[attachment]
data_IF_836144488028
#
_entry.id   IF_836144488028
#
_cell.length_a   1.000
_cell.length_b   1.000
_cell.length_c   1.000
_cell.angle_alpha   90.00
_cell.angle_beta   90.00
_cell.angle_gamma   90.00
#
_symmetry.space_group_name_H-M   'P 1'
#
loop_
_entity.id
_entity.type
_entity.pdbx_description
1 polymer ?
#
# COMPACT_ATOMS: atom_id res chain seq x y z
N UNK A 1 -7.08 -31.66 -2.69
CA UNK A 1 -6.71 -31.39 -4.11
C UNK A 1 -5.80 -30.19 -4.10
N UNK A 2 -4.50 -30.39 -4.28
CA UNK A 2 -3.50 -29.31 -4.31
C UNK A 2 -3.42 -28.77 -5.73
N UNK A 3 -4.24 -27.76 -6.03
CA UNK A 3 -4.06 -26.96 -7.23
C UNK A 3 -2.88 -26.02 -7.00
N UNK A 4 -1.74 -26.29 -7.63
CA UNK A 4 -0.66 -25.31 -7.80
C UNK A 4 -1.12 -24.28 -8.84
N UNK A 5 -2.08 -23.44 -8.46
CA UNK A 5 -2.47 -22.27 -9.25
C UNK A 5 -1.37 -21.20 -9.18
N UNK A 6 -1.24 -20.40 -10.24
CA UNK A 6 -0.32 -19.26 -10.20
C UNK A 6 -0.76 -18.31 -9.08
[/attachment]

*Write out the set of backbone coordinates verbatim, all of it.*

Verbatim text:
data_IF_836144488028
#
_entry.id   IF_836144488028
#
_cell.length_a   1.000
_cell.length_b   1.000
_cell.length_c   1.000
_cell.angle_alpha   90.00
_cell.angle_beta   90.00
_cell.angle_gamma   90.00
#
_symmetry.space_group_name_H-M   'P 1'
#
loop_
_entity.id
_entity.type
_entity.pdbx_description
1 polymer ?
#
# COMPACT_ATOMS: atom_id res chain seq x y z
N UNK A 1 -7.08 -31.66 -2.69
CA UNK A 1 -6.71 -31.39 -4.11
C UNK A 1 -5.80 -30.19 -4.10
N UNK A 2 -4.50 -30.39 -4.28
CA UNK A 2 -3.50 -29.31 -4.31
C UNK A 2 -3.42 -28.77 -5.73
N UNK A 3 -4.24 -27.76 -6.03
CA UNK A 3 -4.06 -26.96 -7.23
C UNK A 3 -2.88 -26.02 -7.00
N UNK A 4 -1.74 -26.29 -7.63
CA UNK A 4 -0.66 -25.31 -7.80
C UNK A 4 -1.12 -24.28 -8.84
N UNK A 5 -2.08 -23.44 -8.46
CA UNK A 5 -2.47 -22.27 -9.25
C UNK A 5 -1.37 -21.20 -9.18
N UNK A 6 -1.24 -20.40 -10.24
CA UNK A 6 -0.32 -19.26 -10.20
C UNK A 6 -0.76 -18.31 -9.08